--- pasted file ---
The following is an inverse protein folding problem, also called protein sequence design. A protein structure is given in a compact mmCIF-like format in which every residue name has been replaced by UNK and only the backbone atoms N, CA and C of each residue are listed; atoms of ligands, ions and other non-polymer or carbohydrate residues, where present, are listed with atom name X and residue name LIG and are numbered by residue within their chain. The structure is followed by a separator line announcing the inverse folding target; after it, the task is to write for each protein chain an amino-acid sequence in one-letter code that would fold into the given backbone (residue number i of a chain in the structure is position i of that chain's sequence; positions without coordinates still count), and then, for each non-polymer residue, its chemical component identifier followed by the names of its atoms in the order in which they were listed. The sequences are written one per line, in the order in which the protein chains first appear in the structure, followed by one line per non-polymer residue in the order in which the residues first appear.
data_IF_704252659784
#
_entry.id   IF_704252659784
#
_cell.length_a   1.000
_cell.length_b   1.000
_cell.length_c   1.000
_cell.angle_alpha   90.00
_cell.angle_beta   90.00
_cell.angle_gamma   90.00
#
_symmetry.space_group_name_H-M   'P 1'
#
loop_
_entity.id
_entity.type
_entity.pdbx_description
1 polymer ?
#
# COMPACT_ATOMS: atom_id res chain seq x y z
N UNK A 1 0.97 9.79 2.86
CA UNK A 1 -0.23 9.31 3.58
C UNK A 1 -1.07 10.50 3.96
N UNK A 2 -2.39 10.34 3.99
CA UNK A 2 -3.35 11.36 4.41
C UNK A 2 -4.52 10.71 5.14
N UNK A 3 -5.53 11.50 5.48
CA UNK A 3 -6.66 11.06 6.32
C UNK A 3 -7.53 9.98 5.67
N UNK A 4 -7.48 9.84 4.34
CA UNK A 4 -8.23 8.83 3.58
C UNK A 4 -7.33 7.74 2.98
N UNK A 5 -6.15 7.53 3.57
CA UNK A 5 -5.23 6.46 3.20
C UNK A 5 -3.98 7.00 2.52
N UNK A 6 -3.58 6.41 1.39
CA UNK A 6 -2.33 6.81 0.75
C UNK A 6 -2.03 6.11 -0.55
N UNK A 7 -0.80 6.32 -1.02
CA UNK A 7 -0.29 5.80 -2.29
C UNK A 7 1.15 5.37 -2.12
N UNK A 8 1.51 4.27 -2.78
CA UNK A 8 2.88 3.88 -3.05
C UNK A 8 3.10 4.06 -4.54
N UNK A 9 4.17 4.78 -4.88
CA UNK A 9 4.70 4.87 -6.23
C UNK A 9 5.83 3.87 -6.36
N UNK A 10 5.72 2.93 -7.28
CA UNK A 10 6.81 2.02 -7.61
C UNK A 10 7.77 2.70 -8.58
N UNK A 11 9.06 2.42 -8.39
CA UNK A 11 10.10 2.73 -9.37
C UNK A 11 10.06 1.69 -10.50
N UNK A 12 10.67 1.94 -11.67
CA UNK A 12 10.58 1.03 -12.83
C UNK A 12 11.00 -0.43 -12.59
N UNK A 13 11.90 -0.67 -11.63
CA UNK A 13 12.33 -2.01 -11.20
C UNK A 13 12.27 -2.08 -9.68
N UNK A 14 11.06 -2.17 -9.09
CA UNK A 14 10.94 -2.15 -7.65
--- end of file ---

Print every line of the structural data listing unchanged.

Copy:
The following is an inverse protein folding problem, also called protein sequence design. A protein structure is given in a compact mmCIF-like format in which every residue name has been replaced by UNK and only the backbone atoms N, CA and C of each residue are listed; atoms of ligands, ions and other non-polymer or carbohydrate residues, where present, are listed with atom name X and residue name LIG and are numbered by residue within their chain. The structure is followed by a separator line announcing the inverse folding target; after it, the task is to write for each protein chain an amino-acid sequence in one-letter code that would fold into the given backbone (residue number i of a chain in the structure is position i of that chain's sequence; positions without coordinates still count), and then, for each non-polymer residue, its chemical component identifier followed by the names of its atoms in the order in which they were listed. The sequences are written one per line, in the order in which the protein chains first appear in the structure, followed by one line per non-polymer residue in the order in which the residues first appear.
data_IF_704252659784
#
_entry.id   IF_704252659784
#
_cell.length_a   1.000
_cell.length_b   1.000
_cell.length_c   1.000
_cell.angle_alpha   90.00
_cell.angle_beta   90.00
_cell.angle_gamma   90.00
#
_symmetry.space_group_name_H-M   'P 1'
#
loop_
_entity.id
_entity.type
_entity.pdbx_description
1 polymer ?
#
# COMPACT_ATOMS: atom_id res chain seq x y z
N UNK A 1 0.97 9.79 2.86
CA UNK A 1 -0.23 9.31 3.58
C UNK A 1 -1.07 10.50 3.96
N UNK A 2 -2.39 10.34 3.99
CA UNK A 2 -3.35 11.36 4.41
C UNK A 2 -4.52 10.71 5.14
N UNK A 3 -5.53 11.50 5.48
CA UNK A 3 -6.66 11.06 6.32
C UNK A 3 -7.53 9.98 5.67
N UNK A 4 -7.48 9.84 4.34
CA UNK A 4 -8.23 8.83 3.58
C UNK A 4 -7.33 7.74 2.98
N UNK A 5 -6.15 7.53 3.57
CA UNK A 5 -5.23 6.46 3.20
C UNK A 5 -3.98 7.00 2.52
N UNK A 6 -3.58 6.41 1.39
CA UNK A 6 -2.33 6.81 0.75
C UNK A 6 -2.03 6.11 -0.55
N UNK A 7 -0.80 6.32 -1.02
CA UNK A 7 -0.29 5.80 -2.29
C UNK A 7 1.15 5.37 -2.12
N UNK A 8 1.51 4.27 -2.78
CA UNK A 8 2.88 3.88 -3.05
C UNK A 8 3.10 4.06 -4.54
N UNK A 9 4.17 4.78 -4.88
CA UNK A 9 4.70 4.87 -6.23
C UNK A 9 5.83 3.87 -6.36
N UNK A 10 5.72 2.93 -7.28
CA UNK A 10 6.81 2.02 -7.61
C UNK A 10 7.77 2.70 -8.58
N UNK A 11 9.06 2.42 -8.39
CA UNK A 11 10.10 2.73 -9.37
C UNK A 11 10.06 1.69 -10.50
N UNK A 12 10.67 1.94 -11.67
CA UNK A 12 10.58 1.03 -12.83
C UNK A 12 11.00 -0.43 -12.59
N UNK A 13 11.90 -0.67 -11.63
CA UNK A 13 12.33 -2.01 -11.20
C UNK A 13 12.27 -2.08 -9.68
N UNK A 14 11.06 -2.17 -9.09
CA UNK A 14 10.94 -2.15 -7.65